Liss tackles a number of tough topics here: commodities speculation in the 1600s, the insularity and paranoia of the Amsterdam Jewish population, the corrupting nature of trade, and so on. He clearly knows his stuff, and I walked away from the book feeling like I had received a great history lesson, but the book never gets bogged down with details. Probably because the characters are so believable and compelling. Every character has some kind of secret agenda, but it is never what you think, and the novel�s conclusion is risky, but very, very satisfying.
This is the best historical novel I�ve read in years. It is suspenseful, funny and addictive. Even people who don�t like historicals should check it out.
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29 of 31 people found the following review helpful By C. D. Reynolds on March 8, 2004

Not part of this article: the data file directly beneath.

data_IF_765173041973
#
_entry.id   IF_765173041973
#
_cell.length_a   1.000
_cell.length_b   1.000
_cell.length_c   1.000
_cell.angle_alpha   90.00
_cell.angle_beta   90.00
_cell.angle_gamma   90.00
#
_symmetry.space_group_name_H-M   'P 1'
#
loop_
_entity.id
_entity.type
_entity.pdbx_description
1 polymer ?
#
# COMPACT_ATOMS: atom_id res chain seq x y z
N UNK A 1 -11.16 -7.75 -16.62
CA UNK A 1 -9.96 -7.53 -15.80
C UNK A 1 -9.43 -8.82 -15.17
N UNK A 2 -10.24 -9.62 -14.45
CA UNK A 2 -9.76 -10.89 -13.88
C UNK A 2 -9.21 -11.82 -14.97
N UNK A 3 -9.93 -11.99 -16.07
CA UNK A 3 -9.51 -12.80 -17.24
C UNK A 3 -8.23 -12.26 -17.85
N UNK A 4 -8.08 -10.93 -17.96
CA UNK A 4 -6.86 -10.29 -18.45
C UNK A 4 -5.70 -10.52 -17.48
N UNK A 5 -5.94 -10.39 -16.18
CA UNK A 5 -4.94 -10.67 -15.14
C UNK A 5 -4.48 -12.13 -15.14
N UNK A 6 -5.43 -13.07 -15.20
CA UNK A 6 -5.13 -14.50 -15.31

Format: Paperback
An intriguing tale that winds through the financial center of old Amsterdam. Miguel Lienzo, a Portuguese Jew escaping persecution from the Inquisition of 1660, finds himself embarrassed for funds owing to a swindle that wiped out his fortune. He joins forces with a trading partner, and together they plot to corner the market on coffee, a beverage largely unknown and ignored at the time.
Lienzo's story is occasionally interrupted with passages from Alonzo Alferonda diary. Alferondo, a cunning trader of some wealth and power, has his own designs which unfold as the book progresses.
What's good: The story of coffee's emergence as the drink of high finance is marvelous and well-told. Liss also has a strong sense of setting, and it's easy to imagine old Amsterdam's streets, shops, and trading center. And there's no lack of intrigue here. Lots of twists.
What's bad: Too many twists. Hardly anybody is exactly who he claims to be. That might be fun in smaller doses, but it left me scratching my head as I tried to follow the ever-twisting plot.
Yes, The Coffee Trader is worth reading, but I wasn't fully engaged because I had to keep stopping to figure out the latest intrigue.